"Comboni Samaritans volunteers were taking care of me," Betty says, remembering how sick she was before she began antiretroviral therapy. "They would pay my bills and give me some help like sugar and food. They took me to the hospital when I was bedridden." Much of the money for this help came straight out of volunteers' pockets when needs exceeded the assistance programs could offer.

Alice Bongomin is another of the thousands given a new lease on life by AIDSRelief programs in Uganda—a lease that was unfortunately unavailable to her husband, who died of AIDS a decade earlier. Alice was lucky enough to be one of the hundred people chosen by the government in 2004 to receive drugs at a local hospital. But she was later told she would have to pay $25 a month for the medications. She couldn't afford the cost on the small income she was earning as a local trader.

Comboni Samaritans of Gulu stepped in, helping Alice buy the antiretroviral medications for two months until St. Mary's Lacor Hospital began dispensing the drugs for free through AIDSRelief. Today, Alice is so healthy and grateful that she works up to six days a week as a Comboni Samaritans volunteer, helping others access the same medications that saved her life.

Healing Bodies, Changing Minds

Community outreach is of particular importance in the Gulu region. The considerable transience of Gulu's population due to conflict has led to the highest HIV prevalence rate in Uganda. Some residents in the Gulu area are so poor, they are willing at times to accept rice in return for sex.

Alice Bongomin

Both a client and a program volunteer, Alice Bongomin holds a record of her hospital visits and antiretroviral medications received through the CRS-led AIDSRelief consortium. Photo by David Snyder for CRS

To help stem the disease's spread and fight misinformation, Comboni Samaritans of Gulu and St. Mary's Lacor Hospital have undertaken significant community education. Staff even had to convince residents that antiretroviral therapy actually worked. Before the lifesaving medications were widely available in the region, people were buying the expensive drugs, taking them for a month or two, and then going off of them a few months later when they could no longer afford them. This led to drug resistance and, for many people, death.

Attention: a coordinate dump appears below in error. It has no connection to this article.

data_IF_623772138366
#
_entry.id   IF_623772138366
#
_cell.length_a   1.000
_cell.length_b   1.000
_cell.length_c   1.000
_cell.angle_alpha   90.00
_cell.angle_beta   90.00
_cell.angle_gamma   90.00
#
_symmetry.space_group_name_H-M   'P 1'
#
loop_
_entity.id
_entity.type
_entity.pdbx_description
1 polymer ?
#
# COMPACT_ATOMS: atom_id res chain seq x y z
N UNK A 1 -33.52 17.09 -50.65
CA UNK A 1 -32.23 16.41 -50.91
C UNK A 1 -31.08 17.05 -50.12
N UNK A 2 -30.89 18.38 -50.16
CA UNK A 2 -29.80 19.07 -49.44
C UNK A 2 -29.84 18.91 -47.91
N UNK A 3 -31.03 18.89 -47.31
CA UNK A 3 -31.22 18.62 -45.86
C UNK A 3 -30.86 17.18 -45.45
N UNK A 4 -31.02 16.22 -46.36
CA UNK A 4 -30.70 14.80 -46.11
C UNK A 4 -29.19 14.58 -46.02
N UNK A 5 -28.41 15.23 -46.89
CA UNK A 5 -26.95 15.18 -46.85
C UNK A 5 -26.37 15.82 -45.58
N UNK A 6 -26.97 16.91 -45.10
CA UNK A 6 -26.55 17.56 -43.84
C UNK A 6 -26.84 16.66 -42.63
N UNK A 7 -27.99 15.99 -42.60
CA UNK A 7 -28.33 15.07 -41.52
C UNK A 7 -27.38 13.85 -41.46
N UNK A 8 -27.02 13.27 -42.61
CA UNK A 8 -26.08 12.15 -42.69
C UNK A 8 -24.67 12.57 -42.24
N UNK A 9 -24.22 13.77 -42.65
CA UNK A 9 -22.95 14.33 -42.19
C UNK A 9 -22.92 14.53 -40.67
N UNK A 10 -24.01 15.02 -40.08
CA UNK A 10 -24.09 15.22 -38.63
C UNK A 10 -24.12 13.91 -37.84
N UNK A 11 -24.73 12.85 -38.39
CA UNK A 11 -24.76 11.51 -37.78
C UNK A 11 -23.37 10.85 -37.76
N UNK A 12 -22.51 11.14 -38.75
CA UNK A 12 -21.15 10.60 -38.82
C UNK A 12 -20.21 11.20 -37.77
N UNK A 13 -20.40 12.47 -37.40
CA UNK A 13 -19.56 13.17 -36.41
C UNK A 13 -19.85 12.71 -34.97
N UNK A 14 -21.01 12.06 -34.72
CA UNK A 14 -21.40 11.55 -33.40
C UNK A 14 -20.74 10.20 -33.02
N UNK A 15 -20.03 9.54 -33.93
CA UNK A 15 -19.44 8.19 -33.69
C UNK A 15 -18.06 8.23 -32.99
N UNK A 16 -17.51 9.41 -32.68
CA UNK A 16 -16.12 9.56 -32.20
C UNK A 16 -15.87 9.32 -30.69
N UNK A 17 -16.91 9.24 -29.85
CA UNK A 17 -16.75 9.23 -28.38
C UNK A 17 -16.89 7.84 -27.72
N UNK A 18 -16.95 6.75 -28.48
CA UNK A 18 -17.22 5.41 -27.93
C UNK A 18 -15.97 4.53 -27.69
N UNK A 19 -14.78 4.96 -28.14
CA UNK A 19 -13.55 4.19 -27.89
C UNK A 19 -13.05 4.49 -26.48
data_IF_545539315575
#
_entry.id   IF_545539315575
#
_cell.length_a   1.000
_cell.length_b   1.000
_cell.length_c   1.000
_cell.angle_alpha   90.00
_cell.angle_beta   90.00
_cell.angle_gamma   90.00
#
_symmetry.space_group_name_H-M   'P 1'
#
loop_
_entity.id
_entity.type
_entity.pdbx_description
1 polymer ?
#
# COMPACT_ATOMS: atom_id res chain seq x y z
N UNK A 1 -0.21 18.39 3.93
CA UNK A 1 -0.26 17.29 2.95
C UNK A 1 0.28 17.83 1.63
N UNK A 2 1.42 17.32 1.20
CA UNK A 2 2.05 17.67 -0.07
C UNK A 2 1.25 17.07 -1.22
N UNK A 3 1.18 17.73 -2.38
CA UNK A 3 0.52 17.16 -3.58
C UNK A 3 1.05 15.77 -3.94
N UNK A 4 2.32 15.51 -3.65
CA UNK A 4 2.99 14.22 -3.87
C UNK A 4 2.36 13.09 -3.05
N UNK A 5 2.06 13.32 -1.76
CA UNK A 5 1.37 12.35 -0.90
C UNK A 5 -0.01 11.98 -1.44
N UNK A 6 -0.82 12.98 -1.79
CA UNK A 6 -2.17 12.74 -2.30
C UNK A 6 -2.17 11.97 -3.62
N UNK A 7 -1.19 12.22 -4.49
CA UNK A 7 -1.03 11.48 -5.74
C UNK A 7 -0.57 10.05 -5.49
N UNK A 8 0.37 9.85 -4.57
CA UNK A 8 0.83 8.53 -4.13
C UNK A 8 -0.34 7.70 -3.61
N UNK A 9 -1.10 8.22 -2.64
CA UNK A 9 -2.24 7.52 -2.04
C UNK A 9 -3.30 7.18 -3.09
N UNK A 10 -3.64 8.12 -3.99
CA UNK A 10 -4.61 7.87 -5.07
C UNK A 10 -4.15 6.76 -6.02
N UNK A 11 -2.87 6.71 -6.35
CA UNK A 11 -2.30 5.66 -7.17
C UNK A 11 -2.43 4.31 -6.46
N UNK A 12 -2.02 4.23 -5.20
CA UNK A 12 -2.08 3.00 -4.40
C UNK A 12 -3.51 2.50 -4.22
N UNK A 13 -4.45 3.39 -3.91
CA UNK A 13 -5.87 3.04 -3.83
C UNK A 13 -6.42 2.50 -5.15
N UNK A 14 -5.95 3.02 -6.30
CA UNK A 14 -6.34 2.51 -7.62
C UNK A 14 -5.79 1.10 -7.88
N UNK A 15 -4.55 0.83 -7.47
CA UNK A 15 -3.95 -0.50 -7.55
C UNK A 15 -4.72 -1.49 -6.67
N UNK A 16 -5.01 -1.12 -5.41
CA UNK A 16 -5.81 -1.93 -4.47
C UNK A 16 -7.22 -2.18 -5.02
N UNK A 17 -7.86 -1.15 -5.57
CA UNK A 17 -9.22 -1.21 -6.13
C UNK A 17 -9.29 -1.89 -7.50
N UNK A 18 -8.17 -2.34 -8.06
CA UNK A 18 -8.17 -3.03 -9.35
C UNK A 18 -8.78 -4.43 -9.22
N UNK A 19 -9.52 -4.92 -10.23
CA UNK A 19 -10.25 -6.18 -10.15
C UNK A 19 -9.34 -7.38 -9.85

"At first people thought the drugs killed people," Opiyo notes. "Now they are seeing teachers back to teaching and soldiers back in the army." Even so, few men are seeking treatment, driving the need for additional education.

Ironically, the sustained peace in northern Uganda is bringing a new set of challenges to St. Mary's Lacor Hospital and Comboni Samaritans of Gulu.

"When people were congested in camps, it was easy to [serve] them. But now with peace coming, people are being scattered as they go back to their homes far away," Opiyo explains. "It's making our catchment area so much bigger, but we need to go and give them services." The CRS-supported AIDSRelief programs in Gulu are reaching out through monthly mobile clinics that bring community- and client-support activities to more remote communities, and by opening satellite clinics in surrounding areas.

"When I see someone looking miserable, sometimes I read from their face that this one might be sick. Then I just go and console them," Betty adds. She hasn't fallen sick again since starting antiretroviral therapy. "I give him or her courage, because [HIV] is not the end of somebody."

Debbie DeVoe is CRS' regional information officer in East Africa based in Nairobi. She has visited projects in Ethiopia, Kenya, Sudan, Tanzania and Uganda, including AIDSRelief sites in Gulu.